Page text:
Health Care Social Workers

These social workers help patients understand their diagnoses and adjust their lifestyles, housing, or health care. For instance, they might help patients transition from the hospital to their homes. They might also inform clients about support groups and home health care tools to help them cope with their condition.

Social workers in health care help doctors and other medical professionals understand how illnesses and diseases affect their patients’ mental and emotional health. Social work with seniors and the elderly, hospice care, long-term pain management, and medical social work are a few of the specialties of health care social workers.

School Social Workers

These social workers create strategies to enhance students’ academic performance and social development in collaboration with teachers, parents, and school administrators. They assist students with issues such as bullying and aggressive behavior. School social workers also consult with families to address frequent absences from class or access to special education resources.

While school social workers and guidance counselors share some similarities, the main difference is the scope of the two positions. School social workers tend to focus more on a student’s private life than a typical guidance counselor. School social workers assist students with social, economic, or psychological challenges outside of their academics that may present difficulties during school.

Mental Health and Substance Abuse Social Workers

These social workers assist patients who have mental illnesses or addictions and educate clients on resources for coping with their condition, such as support services and multi-step recovery programs. Typically, those specializing in mental health and substance abuse social work are licensed clinical social workers, allowing them to diagnose and provide treatment for their clients.

What Degree Is Needed to Become a Social Worker?

The first step in becoming a social worker is education. Prospective social workers should have a bachelor’s degree in sociology, psychology, social work, or a related field. While each of these provides a foundation for more advanced social work programs, Bachelor of Social Work (BSW) students directly study different communities, human behavior, social welfare policies, and social work ethics.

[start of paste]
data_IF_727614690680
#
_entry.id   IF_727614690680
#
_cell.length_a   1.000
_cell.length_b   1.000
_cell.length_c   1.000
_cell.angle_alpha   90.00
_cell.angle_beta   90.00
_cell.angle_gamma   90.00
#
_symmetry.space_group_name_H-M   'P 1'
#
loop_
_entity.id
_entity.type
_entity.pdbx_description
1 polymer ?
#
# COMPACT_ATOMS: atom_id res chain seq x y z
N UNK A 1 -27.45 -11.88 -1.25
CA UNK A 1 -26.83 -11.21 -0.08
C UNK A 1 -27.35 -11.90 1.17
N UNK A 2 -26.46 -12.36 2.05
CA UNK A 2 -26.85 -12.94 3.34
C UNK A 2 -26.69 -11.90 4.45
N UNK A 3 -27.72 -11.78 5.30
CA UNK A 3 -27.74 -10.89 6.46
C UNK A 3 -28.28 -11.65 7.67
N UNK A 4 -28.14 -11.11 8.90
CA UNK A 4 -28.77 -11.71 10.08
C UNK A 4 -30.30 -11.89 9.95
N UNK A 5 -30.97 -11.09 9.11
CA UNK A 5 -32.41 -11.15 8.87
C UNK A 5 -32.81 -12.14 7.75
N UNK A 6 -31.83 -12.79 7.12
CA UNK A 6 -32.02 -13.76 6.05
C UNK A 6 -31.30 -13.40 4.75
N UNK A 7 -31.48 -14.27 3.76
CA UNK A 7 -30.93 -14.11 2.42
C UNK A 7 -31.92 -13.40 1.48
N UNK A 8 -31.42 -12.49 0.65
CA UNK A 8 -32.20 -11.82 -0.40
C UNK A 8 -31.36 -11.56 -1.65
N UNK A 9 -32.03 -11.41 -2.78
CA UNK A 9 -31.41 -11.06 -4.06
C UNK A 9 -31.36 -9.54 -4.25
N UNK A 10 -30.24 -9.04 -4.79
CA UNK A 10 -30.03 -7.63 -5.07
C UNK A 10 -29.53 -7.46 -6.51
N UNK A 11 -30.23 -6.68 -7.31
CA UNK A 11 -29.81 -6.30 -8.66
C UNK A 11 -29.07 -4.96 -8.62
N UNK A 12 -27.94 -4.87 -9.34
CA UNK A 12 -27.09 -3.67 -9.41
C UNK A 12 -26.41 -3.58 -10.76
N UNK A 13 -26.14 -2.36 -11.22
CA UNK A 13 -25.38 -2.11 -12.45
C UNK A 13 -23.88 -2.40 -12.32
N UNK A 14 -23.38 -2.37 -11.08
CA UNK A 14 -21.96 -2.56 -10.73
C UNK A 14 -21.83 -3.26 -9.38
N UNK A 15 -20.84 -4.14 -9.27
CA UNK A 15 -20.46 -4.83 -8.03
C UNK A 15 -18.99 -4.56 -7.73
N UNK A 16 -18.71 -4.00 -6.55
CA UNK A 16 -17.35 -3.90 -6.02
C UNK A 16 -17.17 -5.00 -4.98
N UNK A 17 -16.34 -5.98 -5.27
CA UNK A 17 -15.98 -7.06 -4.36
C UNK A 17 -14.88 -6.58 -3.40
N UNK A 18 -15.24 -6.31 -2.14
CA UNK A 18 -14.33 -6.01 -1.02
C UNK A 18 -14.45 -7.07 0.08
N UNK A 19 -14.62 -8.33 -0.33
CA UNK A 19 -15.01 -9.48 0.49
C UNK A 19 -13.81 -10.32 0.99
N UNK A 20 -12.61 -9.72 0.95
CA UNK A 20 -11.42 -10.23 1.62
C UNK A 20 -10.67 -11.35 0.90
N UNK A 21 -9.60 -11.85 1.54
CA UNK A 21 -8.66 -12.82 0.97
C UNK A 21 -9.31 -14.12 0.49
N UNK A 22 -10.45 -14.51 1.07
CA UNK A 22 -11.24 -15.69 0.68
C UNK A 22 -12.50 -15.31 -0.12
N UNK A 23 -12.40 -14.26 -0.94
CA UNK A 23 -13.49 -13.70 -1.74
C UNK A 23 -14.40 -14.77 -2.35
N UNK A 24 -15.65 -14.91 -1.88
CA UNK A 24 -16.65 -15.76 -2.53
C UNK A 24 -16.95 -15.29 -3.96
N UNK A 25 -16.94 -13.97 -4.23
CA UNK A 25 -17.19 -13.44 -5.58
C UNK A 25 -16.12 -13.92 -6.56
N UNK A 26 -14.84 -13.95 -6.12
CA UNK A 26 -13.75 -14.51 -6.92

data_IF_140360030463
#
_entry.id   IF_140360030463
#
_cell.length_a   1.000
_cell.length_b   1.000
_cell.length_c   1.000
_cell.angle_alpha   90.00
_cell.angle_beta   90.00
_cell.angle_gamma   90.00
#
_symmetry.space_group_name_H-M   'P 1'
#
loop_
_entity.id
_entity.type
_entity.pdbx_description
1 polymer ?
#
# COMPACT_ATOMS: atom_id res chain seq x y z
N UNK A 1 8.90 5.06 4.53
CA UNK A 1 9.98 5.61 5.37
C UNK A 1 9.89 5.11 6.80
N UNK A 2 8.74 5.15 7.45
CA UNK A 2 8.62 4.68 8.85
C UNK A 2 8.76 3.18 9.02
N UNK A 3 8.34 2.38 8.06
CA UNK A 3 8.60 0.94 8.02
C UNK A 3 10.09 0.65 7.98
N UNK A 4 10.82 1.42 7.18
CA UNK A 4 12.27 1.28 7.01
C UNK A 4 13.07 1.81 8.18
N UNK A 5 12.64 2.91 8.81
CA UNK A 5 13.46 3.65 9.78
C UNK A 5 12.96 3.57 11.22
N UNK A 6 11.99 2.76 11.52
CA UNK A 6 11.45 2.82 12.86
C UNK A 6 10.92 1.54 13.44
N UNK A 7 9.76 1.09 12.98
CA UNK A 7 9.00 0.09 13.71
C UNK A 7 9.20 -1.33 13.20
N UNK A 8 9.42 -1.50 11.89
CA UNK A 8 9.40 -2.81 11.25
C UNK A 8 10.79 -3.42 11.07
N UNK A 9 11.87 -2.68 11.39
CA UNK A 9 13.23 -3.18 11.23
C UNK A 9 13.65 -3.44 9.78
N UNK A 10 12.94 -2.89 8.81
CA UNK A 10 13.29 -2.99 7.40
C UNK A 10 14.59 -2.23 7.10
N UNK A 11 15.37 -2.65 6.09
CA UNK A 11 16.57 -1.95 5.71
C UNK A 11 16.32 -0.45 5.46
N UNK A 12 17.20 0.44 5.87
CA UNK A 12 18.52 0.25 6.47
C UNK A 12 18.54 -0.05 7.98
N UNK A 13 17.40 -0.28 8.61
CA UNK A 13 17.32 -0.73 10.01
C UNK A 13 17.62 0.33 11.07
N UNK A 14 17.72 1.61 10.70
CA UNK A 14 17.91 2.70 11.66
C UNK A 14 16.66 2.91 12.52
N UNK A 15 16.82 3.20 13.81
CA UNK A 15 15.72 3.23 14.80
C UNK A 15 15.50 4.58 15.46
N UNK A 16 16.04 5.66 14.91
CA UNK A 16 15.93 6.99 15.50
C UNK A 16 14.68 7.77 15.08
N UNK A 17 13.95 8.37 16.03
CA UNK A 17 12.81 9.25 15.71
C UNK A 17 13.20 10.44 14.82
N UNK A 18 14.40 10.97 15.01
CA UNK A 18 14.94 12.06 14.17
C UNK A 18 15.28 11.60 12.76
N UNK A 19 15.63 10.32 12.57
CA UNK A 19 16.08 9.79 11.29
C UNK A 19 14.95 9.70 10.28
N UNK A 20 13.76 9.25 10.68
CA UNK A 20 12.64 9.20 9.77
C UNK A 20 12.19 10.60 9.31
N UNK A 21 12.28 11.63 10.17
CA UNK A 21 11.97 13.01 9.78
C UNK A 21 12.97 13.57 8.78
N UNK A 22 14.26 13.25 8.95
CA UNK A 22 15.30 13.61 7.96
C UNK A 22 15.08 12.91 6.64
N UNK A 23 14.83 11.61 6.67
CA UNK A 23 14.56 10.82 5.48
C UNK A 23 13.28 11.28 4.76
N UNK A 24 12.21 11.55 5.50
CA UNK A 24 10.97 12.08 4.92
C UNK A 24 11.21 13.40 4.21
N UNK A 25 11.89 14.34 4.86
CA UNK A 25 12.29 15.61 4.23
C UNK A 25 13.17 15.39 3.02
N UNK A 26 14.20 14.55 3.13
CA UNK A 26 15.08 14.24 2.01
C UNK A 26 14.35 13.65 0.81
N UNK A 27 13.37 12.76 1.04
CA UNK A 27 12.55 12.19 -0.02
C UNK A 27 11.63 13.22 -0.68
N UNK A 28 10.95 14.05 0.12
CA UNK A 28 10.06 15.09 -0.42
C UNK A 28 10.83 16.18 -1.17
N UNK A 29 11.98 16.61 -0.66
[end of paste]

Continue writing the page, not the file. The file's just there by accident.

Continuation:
In their undergraduate degree, students should focus on courses in social policy, diversity, and welfare to best prepare for a career in social work. Fieldwork or internships are highly recommended because they can help students identify the area in which they might want to specialize. Those interested in going on to earn a Master of Social Work should also consider courses in sociology, political science, and economics.

A bachelor’s degree in social work is not required to enroll in a social work master’s degree program. Although practically any bachelor’s degree is appropriate, common majors include:

  • Public policy
  • Social services
  • Psychology
  • Social science

Working in the clinical field, health care, or education requires an MSW. Although many graduate programs begin with foundational courses, they eventually specialize in areas such as management or policy development. Master’s degree programs require fieldwork and real-world experience to either begin a career as a clinical social worker or advance onto a licensed clinical social worker.

Clinical vs. Non-Clinical Social Workers

Clinical social workers frequently work in mental health and rehabilitation clinics, where non-clinical social workers often work in settings such as schools, hospitals, and government offices. The main distinction is the services that each can legally provide. All social workers can recommend resources to clients and offer advice in difficult situations, but only clinical social workers are qualified to provide counseling services.